Budget Preparation

UNLV must ensure that we develop a proposal budget that requests sufficient funds to accomplish the scope of the work and that complies with federal, state, and sponsor-specific rules and regulations. Budgets are typically broken down into budget periods within a project period (term of entire project). The budget period is typically set by the agency, usually in one-year increments. The budget must include a listing of all the direct costs and indirect costs associated with the project. OSP can help facilitate the budget development process by discussing the project with the PI and ascertaining which costs should be included and sharing knowledge regarding allowable costs and indirect cost calculations. Some common budget elements include:

  • Salary and wages
  • Fringe benefits
  • Materials and supplies
  • Travel: domestic and foreign
  • Consultant services
  • Capital equipment
  • Tuition remission
  • Subcontracts
  • Other direct costs, examples of which may include:
    • Publication costs
    • Imaging
    • Equipment maintenance agreements
  • Facilities and administrative costs

All proposals and their respective budgets must be reviewed by OSP prior to submission. The budget is reviewed to ensure that all potential costs have been identified, that fringe benefit and F&A rates are used and calculated correctly, and that it conforms to solicitation requirements and federal, state, and university policies and procedures.

Allowable and Unallowable Costs

UNLV is subject to the cost principles and methods under Uniform Guidance 2 CFR 200.400 "Uniform Administrative Requirements, Cost Principles, and Audit Requirements for Federal Awards.", which requires that costs must be allowable, allocable to a sponsored agreement, reasonable, and consistently treated. A cost is allocable to a particular sponsored project if the goods or services involved are chargeable or assignable to the project in accordance with the relative benefits received. As a recipient of federal funds, UNLV must follow policies and regulations that govern compensation for employees, including additional compensation for outside consulting.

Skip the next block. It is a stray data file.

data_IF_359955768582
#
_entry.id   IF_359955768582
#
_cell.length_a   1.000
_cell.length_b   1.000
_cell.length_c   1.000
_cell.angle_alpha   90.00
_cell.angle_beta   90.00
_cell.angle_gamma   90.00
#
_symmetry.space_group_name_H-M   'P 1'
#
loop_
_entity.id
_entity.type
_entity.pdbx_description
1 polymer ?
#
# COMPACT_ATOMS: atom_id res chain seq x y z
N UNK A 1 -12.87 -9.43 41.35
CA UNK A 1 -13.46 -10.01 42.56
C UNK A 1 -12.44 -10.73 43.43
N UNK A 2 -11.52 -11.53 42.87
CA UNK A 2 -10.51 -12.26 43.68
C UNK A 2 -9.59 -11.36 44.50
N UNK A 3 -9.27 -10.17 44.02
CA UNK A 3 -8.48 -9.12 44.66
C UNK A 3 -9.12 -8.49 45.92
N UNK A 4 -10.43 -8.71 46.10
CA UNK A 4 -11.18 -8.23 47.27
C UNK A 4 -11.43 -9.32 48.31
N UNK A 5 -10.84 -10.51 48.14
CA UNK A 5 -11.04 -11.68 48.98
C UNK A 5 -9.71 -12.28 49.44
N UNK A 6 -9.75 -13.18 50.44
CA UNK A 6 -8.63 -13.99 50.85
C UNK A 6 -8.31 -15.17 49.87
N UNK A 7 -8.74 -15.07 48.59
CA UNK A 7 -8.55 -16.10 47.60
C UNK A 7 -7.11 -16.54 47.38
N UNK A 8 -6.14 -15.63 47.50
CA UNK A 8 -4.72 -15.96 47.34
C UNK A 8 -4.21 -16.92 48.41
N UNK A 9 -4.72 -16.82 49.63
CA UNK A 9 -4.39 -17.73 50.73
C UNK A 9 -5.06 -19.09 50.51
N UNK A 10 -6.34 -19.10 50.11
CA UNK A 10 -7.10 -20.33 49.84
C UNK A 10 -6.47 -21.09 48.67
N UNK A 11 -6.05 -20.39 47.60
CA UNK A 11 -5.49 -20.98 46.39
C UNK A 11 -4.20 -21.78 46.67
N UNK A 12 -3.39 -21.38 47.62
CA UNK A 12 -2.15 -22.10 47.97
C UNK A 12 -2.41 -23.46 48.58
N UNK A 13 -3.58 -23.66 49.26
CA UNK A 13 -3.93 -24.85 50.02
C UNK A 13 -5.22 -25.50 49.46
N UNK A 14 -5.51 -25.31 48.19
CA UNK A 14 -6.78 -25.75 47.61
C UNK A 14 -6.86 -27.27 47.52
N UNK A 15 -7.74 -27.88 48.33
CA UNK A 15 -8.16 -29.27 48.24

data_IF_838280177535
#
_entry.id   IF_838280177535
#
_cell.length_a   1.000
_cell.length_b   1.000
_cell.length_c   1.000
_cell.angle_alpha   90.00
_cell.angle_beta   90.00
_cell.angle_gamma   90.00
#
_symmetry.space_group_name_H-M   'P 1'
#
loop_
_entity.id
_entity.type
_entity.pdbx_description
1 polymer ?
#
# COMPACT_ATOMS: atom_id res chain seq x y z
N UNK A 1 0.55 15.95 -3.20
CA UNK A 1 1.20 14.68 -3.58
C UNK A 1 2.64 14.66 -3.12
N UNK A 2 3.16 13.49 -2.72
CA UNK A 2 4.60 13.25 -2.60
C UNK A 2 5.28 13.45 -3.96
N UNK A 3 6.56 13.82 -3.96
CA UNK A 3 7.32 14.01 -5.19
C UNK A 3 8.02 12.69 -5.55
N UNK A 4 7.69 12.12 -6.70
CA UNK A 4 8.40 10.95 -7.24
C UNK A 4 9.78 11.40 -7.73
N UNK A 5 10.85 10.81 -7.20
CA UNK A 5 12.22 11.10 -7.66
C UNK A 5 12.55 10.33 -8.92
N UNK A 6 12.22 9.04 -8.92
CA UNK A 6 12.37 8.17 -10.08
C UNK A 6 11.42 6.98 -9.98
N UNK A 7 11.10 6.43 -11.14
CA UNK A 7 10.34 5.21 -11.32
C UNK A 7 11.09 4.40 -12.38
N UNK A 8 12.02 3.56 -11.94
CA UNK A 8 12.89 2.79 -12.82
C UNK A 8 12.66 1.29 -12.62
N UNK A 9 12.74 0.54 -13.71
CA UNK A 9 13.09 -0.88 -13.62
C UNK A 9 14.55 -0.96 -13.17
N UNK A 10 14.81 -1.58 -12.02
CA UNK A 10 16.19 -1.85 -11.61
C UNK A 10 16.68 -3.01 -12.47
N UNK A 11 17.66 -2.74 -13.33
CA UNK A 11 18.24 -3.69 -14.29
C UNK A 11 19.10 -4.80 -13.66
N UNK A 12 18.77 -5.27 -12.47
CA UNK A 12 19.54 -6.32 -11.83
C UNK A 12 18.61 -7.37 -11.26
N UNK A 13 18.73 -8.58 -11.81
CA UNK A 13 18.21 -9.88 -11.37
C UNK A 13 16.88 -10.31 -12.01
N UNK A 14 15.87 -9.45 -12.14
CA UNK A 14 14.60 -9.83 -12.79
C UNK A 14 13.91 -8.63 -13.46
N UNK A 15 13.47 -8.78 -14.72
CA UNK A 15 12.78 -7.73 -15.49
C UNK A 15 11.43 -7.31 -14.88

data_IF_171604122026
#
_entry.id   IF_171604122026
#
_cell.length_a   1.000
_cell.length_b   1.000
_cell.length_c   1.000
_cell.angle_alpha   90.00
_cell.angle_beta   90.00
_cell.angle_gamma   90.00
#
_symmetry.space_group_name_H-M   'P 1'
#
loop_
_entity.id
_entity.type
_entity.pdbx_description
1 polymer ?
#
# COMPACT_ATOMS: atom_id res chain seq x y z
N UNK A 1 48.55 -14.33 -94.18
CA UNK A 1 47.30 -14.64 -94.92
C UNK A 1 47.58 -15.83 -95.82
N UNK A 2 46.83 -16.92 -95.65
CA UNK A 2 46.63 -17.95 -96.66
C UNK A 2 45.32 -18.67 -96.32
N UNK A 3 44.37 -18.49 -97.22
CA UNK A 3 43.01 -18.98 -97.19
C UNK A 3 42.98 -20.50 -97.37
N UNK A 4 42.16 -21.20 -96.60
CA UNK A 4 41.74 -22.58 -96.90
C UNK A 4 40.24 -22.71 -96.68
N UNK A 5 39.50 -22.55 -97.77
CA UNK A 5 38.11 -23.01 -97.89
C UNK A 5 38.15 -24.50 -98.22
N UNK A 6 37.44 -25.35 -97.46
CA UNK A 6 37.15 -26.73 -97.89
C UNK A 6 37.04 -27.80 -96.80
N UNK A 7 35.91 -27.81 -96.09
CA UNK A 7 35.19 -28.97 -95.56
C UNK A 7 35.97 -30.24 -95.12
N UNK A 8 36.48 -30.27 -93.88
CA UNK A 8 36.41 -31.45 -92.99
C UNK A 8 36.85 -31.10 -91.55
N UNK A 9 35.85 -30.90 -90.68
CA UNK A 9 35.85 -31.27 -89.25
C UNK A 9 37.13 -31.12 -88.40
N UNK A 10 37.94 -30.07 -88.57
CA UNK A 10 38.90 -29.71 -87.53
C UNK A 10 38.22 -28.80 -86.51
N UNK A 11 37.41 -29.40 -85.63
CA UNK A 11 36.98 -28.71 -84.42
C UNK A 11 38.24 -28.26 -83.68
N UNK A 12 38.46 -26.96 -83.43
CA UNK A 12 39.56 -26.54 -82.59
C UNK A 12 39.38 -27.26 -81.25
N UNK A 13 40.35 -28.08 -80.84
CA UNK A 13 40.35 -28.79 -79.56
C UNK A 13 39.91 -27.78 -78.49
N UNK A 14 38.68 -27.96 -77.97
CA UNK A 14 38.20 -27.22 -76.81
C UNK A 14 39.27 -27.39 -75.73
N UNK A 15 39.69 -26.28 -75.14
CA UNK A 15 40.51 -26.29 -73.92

Uniform Guidance 2 CFR 200.400 Uniform Administrative Requirements, Cost Principles, and Audit Requirements for Federal Awards Establishes principles for determining costs that are:

  • Reasonable: Defined as the action that a prudent person would take under the circumstances and determined by UG 2CFR 200.404.
  • Allocable: A cost is allocable to a particular cost objective if the goods or services involved are chargeable or assignable to such cost objective in accordance with relative benefits received or other equitable relationship and under the principles and methods described in UG 2CFR 200.405.
  • Allowable: Costs must conform to any limitations or exclusions set forth in 2 CFR 200.400 or in the agreement terms and conditions as to types or amounts of cost items.
  • Consistently treated: Costs must be given consistent treatment through application of generally accepted accounting principles appropriate to the circumstances as dictated by cost accounting standards.

Cost Sharing

Cost sharing is a contractual obligation committing the university to share in the costs of a sponsored project. Cost sharing is normally in the form of direct costs that would be allowable and utilized to support the grant or contract, such as salary or other direct cost items. When cost sharing is met by in-kind contributions, the university will also claim as cost sharing the fringe benefits and F&A costs that it would have earned had the costs been charged as a direct cost to the grant. In certain circumstances, with the sponsor’s approval, cost sharing may also take the form of F&A costs (where the reimbursement of F&A costs is waived or reduced by the sponsor). The university's share of a cost-sharing commitment may come from several sources; however, the originating department is responsible for securing the required funds. A PI should NEVER commit to cost sharing until approved by the appropriate university authorities.

Some sponsors require institutional cost sharing/matching on their grants and contracts as a matter of statute, regulation, or policy. Individual solicitations may also indicate a cost-sharing/matching requirement. In these cases, UNLV follows its long-standing practice of meeting published cost-sharing/matching requirements for targeted programs.

It is UNLV’s policy not to cost share/match on a voluntary basis. Voluntary cost sharing occurs when a principal investigator includes cost sharing in a proposal when the sponsor does not require it. Voluntary cost sharing, including proposed faculty effort and other types of direct costs, is discouraged.

It is important to realize that whether cost sharing is required by the sponsor or is offered by UNLV or the PI voluntarily, once an award is made, all cost-sharing commitments are considered to be mandatory and, as such, represent binding obligations of UNLV.